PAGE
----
Hagel to face grilling by U.S. Senate panel on Israel and Iran
Rocky road to confirmation expected for Obama’s defense secretary nominee; Democrats urge opposition to withhold judgment until after hearing.
Chuck Hagel will face tough questions on Pentagon spending cuts and U.S. relations with Israel and Iran on Thursday as he faces a deeply skeptical Senate panel considering his nomination to be President Barack Obama's next secretary of defense.
Another member of Obama's second-term national security team, Senator John Kerry, sailed through his confirmation, receiving the Senate's overwhelming support on Tuesday. But Hagel, a former Republican senator and decorated Vietnam War veteran who broke with his party over the Iraq War, can expect a much more confrontational hearing when he is grilled on a range of issues by members of the Senate Armed Services Committee.
Although most observers expect Hagel will eventually be confirmed - barring unexpected fireworks at the hearing - Thursday's testimony will be contentious. At least three Republican panel members, including James Inhofe, the party's leader on the committee, have said they did not support Hagel's nomination. "We are simply too philosophically opposed on the issues for me to support his nomination," Inhofe said in a January 15 statement. Such comments have angered Hagel supporters, who say the two-term senator, who would be the first former enlisted soldier to lead the Pentagon, deserves at least a hearing. Hagel's confirmation hearing is set for 9:30 A.M. EST (4:30 P.M. Israel time) on Thursday. In the entire Senate, which would vote on Hagel if he is cleared by the committee, only one of the 45 Republicans - Mississippi's Thad Cochran - has come out in Hagel's favor. He is expected to face tough questioning on Israel and Iran, his view of the Pentagon budget - Hagel is known as an advocate for tighter spending controls - and relations with China. The Middle East, which has been the most intense focus of the anti-Hagel campaign, is likely to be the toughest issue.
"There's a lot of misleading information out there about the senator's views on Middle East policy. Senators are going to want to hear from Chuck Hagel directly on what his view is and what is the administration's view," said Mark Jacobson, a senior fellow at the German Marshall Fund and a former staffer on the Senate Armed Services Committee.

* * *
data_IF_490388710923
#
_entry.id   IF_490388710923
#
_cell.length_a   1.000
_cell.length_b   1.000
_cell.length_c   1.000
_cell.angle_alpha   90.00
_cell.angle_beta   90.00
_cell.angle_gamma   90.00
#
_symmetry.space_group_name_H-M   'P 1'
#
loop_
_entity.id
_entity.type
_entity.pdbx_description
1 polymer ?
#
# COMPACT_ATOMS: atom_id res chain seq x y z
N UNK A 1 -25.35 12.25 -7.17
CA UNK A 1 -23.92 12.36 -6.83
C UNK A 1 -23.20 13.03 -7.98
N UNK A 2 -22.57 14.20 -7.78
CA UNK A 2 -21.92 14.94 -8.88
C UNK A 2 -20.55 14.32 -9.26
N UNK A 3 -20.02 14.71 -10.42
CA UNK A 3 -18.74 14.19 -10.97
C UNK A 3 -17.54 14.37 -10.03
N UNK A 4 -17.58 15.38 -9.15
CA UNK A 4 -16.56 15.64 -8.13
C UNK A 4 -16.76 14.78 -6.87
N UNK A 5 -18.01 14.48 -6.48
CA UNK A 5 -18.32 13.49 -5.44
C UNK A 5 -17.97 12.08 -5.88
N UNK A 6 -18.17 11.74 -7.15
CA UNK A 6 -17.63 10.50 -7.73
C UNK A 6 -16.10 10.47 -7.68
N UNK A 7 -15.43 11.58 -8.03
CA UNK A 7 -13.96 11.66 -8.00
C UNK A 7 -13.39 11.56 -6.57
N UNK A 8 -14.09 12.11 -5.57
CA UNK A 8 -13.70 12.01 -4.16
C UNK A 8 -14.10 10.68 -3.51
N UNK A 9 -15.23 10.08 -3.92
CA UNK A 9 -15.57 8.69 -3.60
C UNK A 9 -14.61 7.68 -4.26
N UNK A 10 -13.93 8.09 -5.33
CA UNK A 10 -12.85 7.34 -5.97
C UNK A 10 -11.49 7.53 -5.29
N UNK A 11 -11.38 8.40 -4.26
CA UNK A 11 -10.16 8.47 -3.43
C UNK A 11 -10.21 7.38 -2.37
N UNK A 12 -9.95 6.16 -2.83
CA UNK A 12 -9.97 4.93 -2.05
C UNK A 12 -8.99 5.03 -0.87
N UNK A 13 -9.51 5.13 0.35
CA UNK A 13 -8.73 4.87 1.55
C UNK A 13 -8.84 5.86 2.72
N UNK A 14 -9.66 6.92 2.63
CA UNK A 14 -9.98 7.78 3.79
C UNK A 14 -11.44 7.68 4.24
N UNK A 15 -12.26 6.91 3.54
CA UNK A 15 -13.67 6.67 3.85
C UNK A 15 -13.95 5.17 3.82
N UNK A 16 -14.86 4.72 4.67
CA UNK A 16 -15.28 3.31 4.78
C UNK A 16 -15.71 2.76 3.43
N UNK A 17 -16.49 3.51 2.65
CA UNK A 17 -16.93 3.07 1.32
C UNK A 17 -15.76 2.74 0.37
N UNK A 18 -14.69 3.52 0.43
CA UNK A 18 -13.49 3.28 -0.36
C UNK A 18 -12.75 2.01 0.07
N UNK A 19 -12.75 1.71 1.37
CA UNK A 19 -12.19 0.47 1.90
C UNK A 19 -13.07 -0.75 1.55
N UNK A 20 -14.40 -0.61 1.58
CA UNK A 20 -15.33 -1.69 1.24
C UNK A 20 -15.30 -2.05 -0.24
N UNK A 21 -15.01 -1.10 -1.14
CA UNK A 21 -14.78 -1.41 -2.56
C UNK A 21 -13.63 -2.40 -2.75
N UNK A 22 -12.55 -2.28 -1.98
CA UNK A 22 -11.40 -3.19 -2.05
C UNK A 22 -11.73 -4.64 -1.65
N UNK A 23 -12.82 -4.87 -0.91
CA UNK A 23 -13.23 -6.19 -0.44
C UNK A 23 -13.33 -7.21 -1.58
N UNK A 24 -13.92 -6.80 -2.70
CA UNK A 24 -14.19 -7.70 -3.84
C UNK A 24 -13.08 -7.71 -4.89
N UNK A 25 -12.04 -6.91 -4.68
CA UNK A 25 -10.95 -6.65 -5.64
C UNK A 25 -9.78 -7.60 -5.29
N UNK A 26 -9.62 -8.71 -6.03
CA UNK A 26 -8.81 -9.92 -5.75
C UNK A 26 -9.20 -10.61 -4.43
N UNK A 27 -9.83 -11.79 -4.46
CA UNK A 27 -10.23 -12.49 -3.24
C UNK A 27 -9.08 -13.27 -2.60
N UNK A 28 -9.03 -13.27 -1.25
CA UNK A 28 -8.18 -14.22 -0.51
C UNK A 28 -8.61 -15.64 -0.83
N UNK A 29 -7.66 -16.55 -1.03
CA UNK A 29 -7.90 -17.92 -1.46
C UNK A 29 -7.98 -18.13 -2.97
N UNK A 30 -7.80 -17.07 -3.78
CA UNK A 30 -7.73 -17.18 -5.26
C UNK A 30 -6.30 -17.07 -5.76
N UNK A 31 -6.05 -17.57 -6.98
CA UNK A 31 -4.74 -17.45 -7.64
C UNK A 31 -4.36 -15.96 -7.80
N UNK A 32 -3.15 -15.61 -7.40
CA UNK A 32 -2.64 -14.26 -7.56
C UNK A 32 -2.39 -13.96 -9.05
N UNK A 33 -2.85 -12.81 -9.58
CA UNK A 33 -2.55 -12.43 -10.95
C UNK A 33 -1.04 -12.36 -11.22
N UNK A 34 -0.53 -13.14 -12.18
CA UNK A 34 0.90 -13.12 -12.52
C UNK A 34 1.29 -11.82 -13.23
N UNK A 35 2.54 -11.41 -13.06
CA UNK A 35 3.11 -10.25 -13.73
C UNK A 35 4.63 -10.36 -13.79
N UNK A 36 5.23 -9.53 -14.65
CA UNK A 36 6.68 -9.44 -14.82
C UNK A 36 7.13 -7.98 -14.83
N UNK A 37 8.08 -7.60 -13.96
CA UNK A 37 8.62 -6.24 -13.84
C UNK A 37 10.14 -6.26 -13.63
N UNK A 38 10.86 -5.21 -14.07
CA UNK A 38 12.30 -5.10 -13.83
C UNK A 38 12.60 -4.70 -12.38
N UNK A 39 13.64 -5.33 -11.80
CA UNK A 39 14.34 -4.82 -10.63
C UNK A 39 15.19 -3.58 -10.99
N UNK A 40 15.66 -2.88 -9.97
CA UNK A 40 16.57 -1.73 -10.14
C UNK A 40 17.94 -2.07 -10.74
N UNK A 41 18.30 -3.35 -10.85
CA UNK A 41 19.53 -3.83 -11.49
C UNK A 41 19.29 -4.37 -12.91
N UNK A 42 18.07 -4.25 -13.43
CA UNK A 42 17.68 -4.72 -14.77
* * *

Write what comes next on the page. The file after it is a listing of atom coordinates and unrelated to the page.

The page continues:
Hagel, backed by the White House and Pentagon, has been on a charm offensive to win over recalcitrant senators since Obama nominated him this month to replace outgoing Defense Secretary Leon Panetta. Facing a public campaign against his appointment by critics seeking to portray him as soft on Iran, anti-Israel and uncommitted to equal rights for women and gays, Hagel has been pounding the halls of the Capitol to hold one-on-one meetings with 53 senators before his hearing.
Susan Collins of Maine, a moderate Republican, said on Tuesday she had spoken with Hagel for 90 minutes and been satisfied on several issues, but stopped short of endorsing him. "We had a good discussion, but it's obvious that we have very different views on some fundamental issues," she said.
Hagel also detailed his views in 112 pages of written responses to wide-ranging questions submitted by lawmakers. In them, he said that if confirmed as the next defense secretary, he would ensure that the military is prepared to strike Iran if necessary but stressed the need to be "cautious and certain" when contemplating the use of force.
Hagel also voiced support for a steady U.S. drawdown in Afghanistan, pledged to ensure equal treatment for women and homosexuals in the military and assured the committee that the United States would maintain an "unshakeable" commitment to Israel's security.
Most observers expect Hagel will be confirmed by the committee, even if he is approved only 14-12, along party lines. "I do think he'll be voted out of committee tomorrow and then it will be interesting to see where things go on the Senate floor," said Maren Leed, a senior adviser at the Center for Strategic and International Studies.
In the face of intense lobbying by both Hagel supporters and opponents, many Republicans have said they will withhold judgment until after the hearing.
Democrats control 55 seats in the Senate and can approve Hagel with no Republican support, but they will need some backing from Hagel's party to overcome procedural hurdles that could stop the nomination.
One has already emerged. Senator Lindsey Graham, a committee member, has threatened to keep the nomination from going to the Senate floor if Panetta does not testify about a September attack on the U.S. diplomatic mission in Benghazi, Libya. Democratic Senator Carl Levin, the committee's chairman, said Panetta is already due to testify, and that would take place before the full Senate voted on Hagel.